As Larry Levitt of Kaiser Family Foundation says, "it’s really only now that insurers have good data on who enrolled and how much it cost." This speaks strongly to a "course correction," and goes along with the fact that premiums were lower than they should have been; now that insurers know how much it costs to insure the type of people who are applying, they know that insurance was actually way too underpriced.
It’s also important to know that that the federal reinsurance that carriers had in place ends in 2017. Basically, because of the uncertainty around how Obamacare would work, and new regulations like needing to cover people with preexisting conditions, carriers received reinsurance from the government to cover exactly what was happening (providing low-cost plans for high-cost enrollees). That protection is coming to an end, so insurers are raising their prices since they’ll soon be on the hook for more of the cost.
The individual mandate is too weak
As you might have heard, the ACA made health insurance mandatory. How do you enforce that? With a penalty, or individual mandate. If you don’t buy health insurance, you pay the higher of 2.5% of your household income or $695 per person ($347.50 for people under 18), whichever is higher.
But in the grand scheme of things, that’s not that much. The Department of Health and Human Services says that 70% of shoppers on the exchange can find a plan for under $75. If you pay that each month, that’s $900. Let’s assume that you’re young, relatively healthy, and only paying for yourself; using a penalty calculator, we can see that if you’re making $45,000 a year, you’d be on the hook for a $866.25 penalty. It’s cheaper to not be insured.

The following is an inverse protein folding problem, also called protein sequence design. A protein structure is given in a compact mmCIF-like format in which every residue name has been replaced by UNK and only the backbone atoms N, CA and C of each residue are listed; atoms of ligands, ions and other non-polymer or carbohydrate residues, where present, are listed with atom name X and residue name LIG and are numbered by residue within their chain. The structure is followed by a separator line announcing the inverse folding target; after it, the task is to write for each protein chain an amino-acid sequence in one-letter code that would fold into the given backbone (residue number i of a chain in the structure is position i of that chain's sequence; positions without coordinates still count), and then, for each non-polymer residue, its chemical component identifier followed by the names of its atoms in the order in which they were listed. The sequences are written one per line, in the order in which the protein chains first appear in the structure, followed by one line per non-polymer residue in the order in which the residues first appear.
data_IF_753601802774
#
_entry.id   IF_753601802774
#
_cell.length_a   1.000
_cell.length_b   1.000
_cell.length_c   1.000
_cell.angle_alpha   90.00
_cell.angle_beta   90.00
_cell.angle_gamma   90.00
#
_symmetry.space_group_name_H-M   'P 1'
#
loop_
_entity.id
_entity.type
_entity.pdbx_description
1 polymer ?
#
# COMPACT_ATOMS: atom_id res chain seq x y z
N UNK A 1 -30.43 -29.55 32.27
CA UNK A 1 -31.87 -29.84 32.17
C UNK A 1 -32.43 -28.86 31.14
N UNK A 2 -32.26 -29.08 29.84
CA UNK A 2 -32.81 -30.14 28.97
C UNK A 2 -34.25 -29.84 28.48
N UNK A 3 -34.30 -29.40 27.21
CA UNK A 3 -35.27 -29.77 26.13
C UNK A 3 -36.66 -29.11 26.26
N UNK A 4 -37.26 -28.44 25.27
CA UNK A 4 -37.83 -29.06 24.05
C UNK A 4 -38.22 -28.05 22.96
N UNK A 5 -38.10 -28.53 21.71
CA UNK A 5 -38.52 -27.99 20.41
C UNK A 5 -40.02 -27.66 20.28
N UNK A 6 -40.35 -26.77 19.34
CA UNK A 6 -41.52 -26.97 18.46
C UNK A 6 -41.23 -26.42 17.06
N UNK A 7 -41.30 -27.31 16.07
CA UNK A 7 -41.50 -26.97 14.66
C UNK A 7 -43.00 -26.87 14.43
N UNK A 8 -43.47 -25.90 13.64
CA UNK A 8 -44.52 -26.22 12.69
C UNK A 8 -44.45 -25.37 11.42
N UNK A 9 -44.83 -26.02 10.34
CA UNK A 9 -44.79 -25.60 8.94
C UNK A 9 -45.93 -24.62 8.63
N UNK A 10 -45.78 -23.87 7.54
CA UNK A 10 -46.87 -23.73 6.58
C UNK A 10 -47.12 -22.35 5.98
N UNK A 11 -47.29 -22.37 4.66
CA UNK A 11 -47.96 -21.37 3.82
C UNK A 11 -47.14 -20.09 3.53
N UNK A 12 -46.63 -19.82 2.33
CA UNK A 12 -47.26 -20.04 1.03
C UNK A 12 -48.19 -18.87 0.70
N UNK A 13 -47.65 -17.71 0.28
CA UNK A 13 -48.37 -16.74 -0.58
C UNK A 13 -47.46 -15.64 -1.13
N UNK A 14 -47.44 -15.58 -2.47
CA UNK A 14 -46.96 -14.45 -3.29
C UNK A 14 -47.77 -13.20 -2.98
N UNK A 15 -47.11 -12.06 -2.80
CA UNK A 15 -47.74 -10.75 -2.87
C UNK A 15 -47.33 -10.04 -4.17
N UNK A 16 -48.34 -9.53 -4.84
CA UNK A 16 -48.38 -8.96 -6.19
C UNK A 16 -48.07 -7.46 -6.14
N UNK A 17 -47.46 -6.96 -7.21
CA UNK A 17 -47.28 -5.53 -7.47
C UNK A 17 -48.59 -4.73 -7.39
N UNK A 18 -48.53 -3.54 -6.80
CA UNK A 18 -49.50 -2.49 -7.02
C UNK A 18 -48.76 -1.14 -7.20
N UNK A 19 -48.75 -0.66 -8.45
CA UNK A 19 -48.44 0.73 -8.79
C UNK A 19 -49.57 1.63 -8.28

(We’ll put aside the fact that even for minor doctor visits, that number shoots up by a lot if you don’t have health insurance. But people who don’t buy health insurance probably aren’t thinking that far ahead.)
And the real problem is that the crowd for whom it could be cheaper to pay the penalty than buy health insurance is exactly the crowd that insurers need as customers: young, healthy people who will pay for but not use their insurance often, who can offset the cost of the high-use customers.
Some people argue that a stronger penalty – a higher fee or possible jail time, like in Switzerland – is needed to get the economics of Obamacare to work. Whether this will go anywhere with a new administration in the White House, or if it can cure Obamacare’s ills, remains to be seen.
How to avoid the premium hike
Regardless of why it’s happening, or what the future of Obamacare holds, what matters to you is how you can avoid these premium increases. To get coverage without breaking the bank, do these three things:
- Plan your budget. The average consumer spends about 5% of their annual budget on health insurance premiums. This is a good benchmark, because allows for some wiggle room for your out-of-pocket costs (like the deductible) in your overall healthcare budget. Look at your past healthcare consumption and your future expectations and determine what kind of plan you need. Are you relatively young and healthy, taking few trips to the doctor? Look at low-premium, high-deductible plans. Do you have a condition that requires tests and doctor visits, or are you expecting to get pregnant or to need a surgery? A high-premium plan can help you cover costs in the long run.
- Apply for a federal subsidy. Since 83% of shoppers are eligible for a health insurance subsidy, there’s a good chance you’re in that crowd. And since 2.5 million shoppers who are eligible for a subsidy aren’t applying for one, there’s a good chance you’re in that crowd, too. Use Kaiser Family Foundation’s subsidy calculator to see if you’re eligible and be sure to apply for one when shopping to significantly reduce your costs.
- Shop around. Did you know that off-exchange plans provide the same consumer protections as the plans you’ll find on Healthcare.gov and state marketplaces, but the fewer regulations mean you might be able to find a cheaper plan that still fits your needs? Shop on a private exchange like PolicyGenius to see every plan that’s available and make the best choice.